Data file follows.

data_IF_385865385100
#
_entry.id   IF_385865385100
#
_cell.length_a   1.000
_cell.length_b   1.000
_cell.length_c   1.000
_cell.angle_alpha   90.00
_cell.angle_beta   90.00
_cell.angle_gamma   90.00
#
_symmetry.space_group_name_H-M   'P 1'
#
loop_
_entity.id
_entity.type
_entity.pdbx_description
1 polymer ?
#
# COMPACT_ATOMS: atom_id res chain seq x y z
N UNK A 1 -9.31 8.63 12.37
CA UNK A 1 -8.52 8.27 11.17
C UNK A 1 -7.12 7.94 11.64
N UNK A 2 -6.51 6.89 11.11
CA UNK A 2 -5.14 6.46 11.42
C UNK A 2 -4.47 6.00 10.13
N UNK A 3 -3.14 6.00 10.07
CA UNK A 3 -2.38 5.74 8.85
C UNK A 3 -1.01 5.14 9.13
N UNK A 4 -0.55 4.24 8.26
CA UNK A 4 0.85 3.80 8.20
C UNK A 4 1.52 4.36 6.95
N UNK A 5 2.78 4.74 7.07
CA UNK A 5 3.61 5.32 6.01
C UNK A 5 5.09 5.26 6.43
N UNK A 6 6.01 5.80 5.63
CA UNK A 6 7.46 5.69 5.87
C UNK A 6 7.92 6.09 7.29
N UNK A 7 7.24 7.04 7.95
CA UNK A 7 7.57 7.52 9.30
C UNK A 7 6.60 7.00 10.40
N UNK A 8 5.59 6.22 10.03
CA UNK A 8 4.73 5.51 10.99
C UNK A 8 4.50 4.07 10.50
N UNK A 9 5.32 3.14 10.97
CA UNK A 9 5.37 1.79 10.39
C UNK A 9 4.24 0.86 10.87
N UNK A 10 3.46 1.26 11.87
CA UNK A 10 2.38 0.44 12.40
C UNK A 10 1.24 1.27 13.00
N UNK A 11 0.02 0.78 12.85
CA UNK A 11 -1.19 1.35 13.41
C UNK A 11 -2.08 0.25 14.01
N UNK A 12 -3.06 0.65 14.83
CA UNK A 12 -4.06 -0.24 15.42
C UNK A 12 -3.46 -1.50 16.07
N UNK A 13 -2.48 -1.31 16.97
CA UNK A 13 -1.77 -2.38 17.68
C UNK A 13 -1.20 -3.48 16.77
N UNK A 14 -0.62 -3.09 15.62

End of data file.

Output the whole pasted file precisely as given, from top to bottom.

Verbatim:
data_IF_385865385100
#
_entry.id   IF_385865385100
#
_cell.length_a   1.000
_cell.length_b   1.000
_cell.length_c   1.000
_cell.angle_alpha   90.00
_cell.angle_beta   90.00
_cell.angle_gamma   90.00
#
_symmetry.space_group_name_H-M   'P 1'
#
loop_
_entity.id
_entity.type
_entity.pdbx_description
1 polymer ?
#
# COMPACT_ATOMS: atom_id res chain seq x y z
N UNK A 1 -9.31 8.63 12.37
CA UNK A 1 -8.52 8.27 11.17
C UNK A 1 -7.12 7.94 11.64
N UNK A 2 -6.51 6.89 11.11
CA UNK A 2 -5.14 6.46 11.42
C UNK A 2 -4.47 6.00 10.13
N UNK A 3 -3.14 6.00 10.07
CA UNK A 3 -2.38 5.74 8.85
C UNK A 3 -1.01 5.14 9.13
N UNK A 4 -0.55 4.24 8.26
CA UNK A 4 0.85 3.80 8.20
C UNK A 4 1.52 4.36 6.95
N UNK A 5 2.78 4.74 7.07
CA UNK A 5 3.61 5.32 6.01
C UNK A 5 5.09 5.26 6.43
N UNK A 6 6.01 5.80 5.63
CA UNK A 6 7.46 5.69 5.87
C UNK A 6 7.92 6.09 7.29
N UNK A 7 7.24 7.04 7.95
CA UNK A 7 7.57 7.52 9.30
C UNK A 7 6.60 7.00 10.40
N UNK A 8 5.59 6.22 10.03
CA UNK A 8 4.73 5.51 10.99
C UNK A 8 4.50 4.07 10.50
N UNK A 9 5.32 3.14 10.97
CA UNK A 9 5.37 1.79 10.39
C UNK A 9 4.24 0.86 10.87
N UNK A 10 3.46 1.26 11.87
CA UNK A 10 2.38 0.44 12.40
C UNK A 10 1.24 1.27 13.00
N UNK A 11 0.02 0.78 12.85
CA UNK A 11 -1.19 1.35 13.41
C UNK A 11 -2.08 0.25 14.01
N UNK A 12 -3.06 0.65 14.83
CA UNK A 12 -4.06 -0.24 15.42
C UNK A 12 -3.46 -1.50 16.07
N UNK A 13 -2.48 -1.31 16.97
CA UNK A 13 -1.77 -2.38 17.68
C UNK A 13 -1.20 -3.48 16.77
N UNK A 14 -0.62 -3.09 15.62